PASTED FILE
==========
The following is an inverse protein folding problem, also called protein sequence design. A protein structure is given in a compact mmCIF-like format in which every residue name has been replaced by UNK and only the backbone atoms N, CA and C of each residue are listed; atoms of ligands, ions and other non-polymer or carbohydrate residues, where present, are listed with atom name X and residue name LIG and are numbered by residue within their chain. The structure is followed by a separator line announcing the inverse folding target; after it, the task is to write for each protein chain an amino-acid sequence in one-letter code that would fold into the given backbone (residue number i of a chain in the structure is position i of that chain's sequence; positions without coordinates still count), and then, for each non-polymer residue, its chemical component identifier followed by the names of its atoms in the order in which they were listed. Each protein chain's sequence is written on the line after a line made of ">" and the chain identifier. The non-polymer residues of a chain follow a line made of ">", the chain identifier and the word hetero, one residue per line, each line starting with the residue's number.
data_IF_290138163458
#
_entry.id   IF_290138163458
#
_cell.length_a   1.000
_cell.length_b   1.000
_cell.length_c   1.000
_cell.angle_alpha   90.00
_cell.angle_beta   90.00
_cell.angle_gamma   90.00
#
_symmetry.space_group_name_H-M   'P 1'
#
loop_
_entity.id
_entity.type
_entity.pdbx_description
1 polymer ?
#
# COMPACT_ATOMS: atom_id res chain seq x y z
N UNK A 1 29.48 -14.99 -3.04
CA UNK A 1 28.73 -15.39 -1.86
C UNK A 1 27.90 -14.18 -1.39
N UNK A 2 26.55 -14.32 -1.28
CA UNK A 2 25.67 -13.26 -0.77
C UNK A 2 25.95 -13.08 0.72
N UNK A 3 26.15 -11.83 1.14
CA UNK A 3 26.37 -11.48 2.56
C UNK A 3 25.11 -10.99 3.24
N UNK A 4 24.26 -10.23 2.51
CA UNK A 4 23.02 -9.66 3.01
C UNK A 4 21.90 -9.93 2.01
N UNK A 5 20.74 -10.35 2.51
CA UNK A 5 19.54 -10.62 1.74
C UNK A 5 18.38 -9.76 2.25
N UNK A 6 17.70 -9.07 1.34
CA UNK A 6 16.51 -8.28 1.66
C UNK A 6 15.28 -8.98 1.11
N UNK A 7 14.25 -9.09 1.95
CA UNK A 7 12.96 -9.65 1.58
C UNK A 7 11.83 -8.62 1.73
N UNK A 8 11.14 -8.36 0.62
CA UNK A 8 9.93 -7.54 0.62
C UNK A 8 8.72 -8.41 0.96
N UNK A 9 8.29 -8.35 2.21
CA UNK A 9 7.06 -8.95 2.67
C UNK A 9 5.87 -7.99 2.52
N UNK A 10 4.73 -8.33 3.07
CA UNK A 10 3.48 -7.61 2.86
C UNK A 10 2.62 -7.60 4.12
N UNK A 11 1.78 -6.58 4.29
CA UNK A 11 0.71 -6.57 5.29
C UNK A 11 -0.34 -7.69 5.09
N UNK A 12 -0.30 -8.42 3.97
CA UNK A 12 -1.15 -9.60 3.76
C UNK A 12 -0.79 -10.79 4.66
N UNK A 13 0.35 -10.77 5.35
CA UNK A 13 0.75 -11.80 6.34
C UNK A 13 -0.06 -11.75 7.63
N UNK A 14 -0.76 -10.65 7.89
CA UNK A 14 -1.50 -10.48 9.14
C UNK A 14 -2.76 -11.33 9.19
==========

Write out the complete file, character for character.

The following is an inverse protein folding problem, also called protein sequence design. A protein structure is given in a compact mmCIF-like format in which every residue name has been replaced by UNK and only the backbone atoms N, CA and C of each residue are listed; atoms of ligands, ions and other non-polymer or carbohydrate residues, where present, are listed with atom name X and residue name LIG and are numbered by residue within their chain. The structure is followed by a separator line announcing the inverse folding target; after it, the task is to write for each protein chain an amino-acid sequence in one-letter code that would fold into the given backbone (residue number i of a chain in the structure is position i of that chain's sequence; positions without coordinates still count), and then, for each non-polymer residue, its chemical component identifier followed by the names of its atoms in the order in which they were listed. Each protein chain's sequence is written on the line after a line made of ">" and the chain identifier. The non-polymer residues of a chain follow a line made of ">", the chain identifier and the word hetero, one residue per line, each line starting with the residue's number.
data_IF_290138163458
#
_entry.id   IF_290138163458
#
_cell.length_a   1.000
_cell.length_b   1.000
_cell.length_c   1.000
_cell.angle_alpha   90.00
_cell.angle_beta   90.00
_cell.angle_gamma   90.00
#
_symmetry.space_group_name_H-M   'P 1'
#
loop_
_entity.id
_entity.type
_entity.pdbx_description
1 polymer ?
#
# COMPACT_ATOMS: atom_id res chain seq x y z
N UNK A 1 29.48 -14.99 -3.04
CA UNK A 1 28.73 -15.39 -1.86
C UNK A 1 27.90 -14.18 -1.39
N UNK A 2 26.55 -14.32 -1.28
CA UNK A 2 25.67 -13.26 -0.77
C UNK A 2 25.95 -13.08 0.72
N UNK A 3 26.15 -11.83 1.14
CA UNK A 3 26.37 -11.48 2.56
C UNK A 3 25.11 -10.99 3.24
N UNK A 4 24.26 -10.23 2.51
CA UNK A 4 23.02 -9.66 3.01
C UNK A 4 21.90 -9.93 2.01
N UNK A 5 20.74 -10.35 2.51
CA UNK A 5 19.54 -10.62 1.74
C UNK A 5 18.38 -9.76 2.25
N UNK A 6 17.70 -9.07 1.34
CA UNK A 6 16.51 -8.28 1.66
C UNK A 6 15.28 -8.98 1.11
N UNK A 7 14.25 -9.09 1.95
CA UNK A 7 12.96 -9.65 1.58
C UNK A 7 11.83 -8.62 1.73
N UNK A 8 11.14 -8.36 0.62
CA UNK A 8 9.93 -7.54 0.62
C UNK A 8 8.72 -8.41 0.96
N UNK A 9 8.29 -8.35 2.21
CA UNK A 9 7.06 -8.95 2.67
C UNK A 9 5.87 -7.99 2.52
N UNK A 10 4.73 -8.33 3.07
CA UNK A 10 3.48 -7.61 2.86
C UNK A 10 2.62 -7.60 4.12
N UNK A 11 1.78 -6.58 4.29
CA UNK A 11 0.71 -6.57 5.29
C UNK A 11 -0.34 -7.69 5.09
N UNK A 12 -0.30 -8.42 3.97
CA UNK A 12 -1.15 -9.60 3.76
C UNK A 12 -0.79 -10.79 4.66
N UNK A 13 0.35 -10.77 5.35
CA UNK A 13 0.75 -11.80 6.34
C UNK A 13 -0.06 -11.75 7.63
N UNK A 14 -0.76 -10.65 7.89
CA UNK A 14 -1.50 -10.48 9.14
C UNK A 14 -2.76 -11.33 9.19